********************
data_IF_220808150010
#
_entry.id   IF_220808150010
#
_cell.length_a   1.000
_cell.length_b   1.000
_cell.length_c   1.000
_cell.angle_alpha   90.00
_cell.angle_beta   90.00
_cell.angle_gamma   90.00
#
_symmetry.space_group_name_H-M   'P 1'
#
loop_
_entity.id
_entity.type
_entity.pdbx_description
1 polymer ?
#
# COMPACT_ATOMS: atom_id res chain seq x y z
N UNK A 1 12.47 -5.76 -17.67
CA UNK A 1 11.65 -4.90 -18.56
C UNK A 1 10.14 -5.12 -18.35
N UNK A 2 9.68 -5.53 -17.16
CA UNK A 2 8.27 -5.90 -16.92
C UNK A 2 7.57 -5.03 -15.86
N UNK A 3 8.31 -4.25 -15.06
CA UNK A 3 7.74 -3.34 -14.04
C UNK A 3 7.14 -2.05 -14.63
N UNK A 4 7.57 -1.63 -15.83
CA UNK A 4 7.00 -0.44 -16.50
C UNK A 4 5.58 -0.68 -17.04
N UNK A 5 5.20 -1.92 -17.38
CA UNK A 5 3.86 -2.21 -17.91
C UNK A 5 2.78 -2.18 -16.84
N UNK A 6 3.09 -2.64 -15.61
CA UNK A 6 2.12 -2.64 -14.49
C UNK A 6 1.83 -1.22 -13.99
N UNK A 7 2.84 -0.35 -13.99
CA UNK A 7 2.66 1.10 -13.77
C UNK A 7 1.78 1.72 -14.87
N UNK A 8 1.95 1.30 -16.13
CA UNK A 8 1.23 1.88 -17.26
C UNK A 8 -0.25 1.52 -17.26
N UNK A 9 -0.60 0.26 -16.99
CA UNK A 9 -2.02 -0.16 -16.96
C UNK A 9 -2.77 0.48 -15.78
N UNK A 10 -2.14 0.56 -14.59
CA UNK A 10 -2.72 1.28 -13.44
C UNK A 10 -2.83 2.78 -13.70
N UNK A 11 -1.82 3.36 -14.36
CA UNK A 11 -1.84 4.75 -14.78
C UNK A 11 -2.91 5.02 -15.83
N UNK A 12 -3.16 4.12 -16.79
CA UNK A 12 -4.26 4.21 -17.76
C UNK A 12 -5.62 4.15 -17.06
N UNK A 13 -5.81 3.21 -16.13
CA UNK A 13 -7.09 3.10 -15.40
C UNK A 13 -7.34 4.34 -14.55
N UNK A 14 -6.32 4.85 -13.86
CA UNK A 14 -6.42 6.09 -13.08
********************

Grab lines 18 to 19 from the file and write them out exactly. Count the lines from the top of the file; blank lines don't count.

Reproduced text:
1 polymer ?
#